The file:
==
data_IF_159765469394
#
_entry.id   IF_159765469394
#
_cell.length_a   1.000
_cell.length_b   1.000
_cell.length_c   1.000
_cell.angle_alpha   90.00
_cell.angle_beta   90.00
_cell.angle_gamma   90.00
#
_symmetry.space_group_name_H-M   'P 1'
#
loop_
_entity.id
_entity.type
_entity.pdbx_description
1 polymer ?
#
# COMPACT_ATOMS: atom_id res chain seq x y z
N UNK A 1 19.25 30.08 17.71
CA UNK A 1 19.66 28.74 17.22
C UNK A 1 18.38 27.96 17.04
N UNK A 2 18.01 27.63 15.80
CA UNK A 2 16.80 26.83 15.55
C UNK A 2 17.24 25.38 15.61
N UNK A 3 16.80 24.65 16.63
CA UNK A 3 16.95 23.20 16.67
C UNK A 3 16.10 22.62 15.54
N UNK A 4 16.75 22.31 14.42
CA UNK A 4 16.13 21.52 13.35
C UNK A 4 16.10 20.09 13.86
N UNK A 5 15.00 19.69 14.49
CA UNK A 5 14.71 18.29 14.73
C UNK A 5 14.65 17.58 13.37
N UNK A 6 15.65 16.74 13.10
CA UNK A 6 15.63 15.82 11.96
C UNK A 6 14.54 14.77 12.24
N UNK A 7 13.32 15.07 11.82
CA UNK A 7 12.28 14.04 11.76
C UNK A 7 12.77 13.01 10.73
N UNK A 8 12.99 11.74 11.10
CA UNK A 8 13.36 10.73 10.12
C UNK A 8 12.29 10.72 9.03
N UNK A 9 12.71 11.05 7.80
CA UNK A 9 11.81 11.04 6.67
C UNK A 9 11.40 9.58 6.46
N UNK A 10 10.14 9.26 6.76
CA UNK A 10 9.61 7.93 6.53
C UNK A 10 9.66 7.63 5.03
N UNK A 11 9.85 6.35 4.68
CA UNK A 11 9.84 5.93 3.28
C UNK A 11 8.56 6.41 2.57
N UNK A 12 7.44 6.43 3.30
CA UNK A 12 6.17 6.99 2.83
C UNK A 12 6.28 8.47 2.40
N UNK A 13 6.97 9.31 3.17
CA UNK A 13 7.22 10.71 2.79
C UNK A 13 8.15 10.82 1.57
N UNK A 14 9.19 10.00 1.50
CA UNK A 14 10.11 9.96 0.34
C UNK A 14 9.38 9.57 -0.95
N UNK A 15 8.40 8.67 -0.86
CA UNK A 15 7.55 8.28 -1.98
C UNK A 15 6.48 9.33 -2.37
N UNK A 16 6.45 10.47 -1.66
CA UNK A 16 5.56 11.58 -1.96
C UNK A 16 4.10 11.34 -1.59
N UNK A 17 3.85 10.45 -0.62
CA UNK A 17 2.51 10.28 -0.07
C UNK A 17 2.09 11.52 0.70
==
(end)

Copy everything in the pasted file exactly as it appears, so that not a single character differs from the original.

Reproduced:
data_IF_159765469394
#
_entry.id   IF_159765469394
#
_cell.length_a   1.000
_cell.length_b   1.000
_cell.length_c   1.000
_cell.angle_alpha   90.00
_cell.angle_beta   90.00
_cell.angle_gamma   90.00
#
_symmetry.space_group_name_H-M   'P 1'
#
loop_
_entity.id
_entity.type
_entity.pdbx_description
1 polymer ?
#
# COMPACT_ATOMS: atom_id res chain seq x y z
N UNK A 1 19.25 30.08 17.71
CA UNK A 1 19.66 28.74 17.22
C UNK A 1 18.38 27.96 17.04
N UNK A 2 18.01 27.63 15.80
CA UNK A 2 16.80 26.83 15.55
C UNK A 2 17.24 25.38 15.61
N UNK A 3 16.80 24.65 16.63
CA UNK A 3 16.95 23.20 16.67
C UNK A 3 16.10 22.62 15.54
N UNK A 4 16.75 22.31 14.42
CA UNK A 4 16.13 21.52 13.35
C UNK A 4 16.10 20.09 13.86
N UNK A 5 15.00 19.69 14.49
CA UNK A 5 14.71 18.29 14.73
C UNK A 5 14.65 17.58 13.37
N UNK A 6 15.65 16.74 13.10
CA UNK A 6 15.63 15.82 11.96
C UNK A 6 14.54 14.77 12.24
N UNK A 7 13.32 15.07 11.82
CA UNK A 7 12.28 14.04 11.76
C UNK A 7 12.77 13.01 10.73
N UNK A 8 12.99 11.74 11.10
CA UNK A 8 13.36 10.73 10.12
C UNK A 8 12.29 10.72 9.03
N UNK A 9 12.71 11.05 7.80
CA UNK A 9 11.81 11.04 6.67
C UNK A 9 11.40 9.58 6.46
N UNK A 10 10.14 9.26 6.76
CA UNK A 10 9.61 7.93 6.53
C UNK A 10 9.66 7.63 5.03
N UNK A 11 9.85 6.35 4.68
CA UNK A 11 9.84 5.93 3.28
C UNK A 11 8.56 6.41 2.57
N UNK A 12 7.44 6.43 3.30
CA UNK A 12 6.17 6.99 2.83
C UNK A 12 6.28 8.47 2.40
N UNK A 13 6.97 9.31 3.17
CA UNK A 13 7.22 10.71 2.79
C UNK A 13 8.15 10.82 1.57
N UNK A 14 9.19 10.00 1.50
CA UNK A 14 10.11 9.96 0.34
C UNK A 14 9.38 9.57 -0.95
N UNK A 15 8.40 8.67 -0.86
CA UNK A 15 7.55 8.28 -1.98
C UNK A 15 6.48 9.33 -2.37
N UNK A 16 6.45 10.47 -1.66
CA UNK A 16 5.56 11.58 -1.96
C UNK A 16 4.10 11.34 -1.59
N UNK A 17 3.85 10.45 -0.62
CA UNK A 17 2.51 10.28 -0.07
C UNK A 17 2.09 11.52 0.70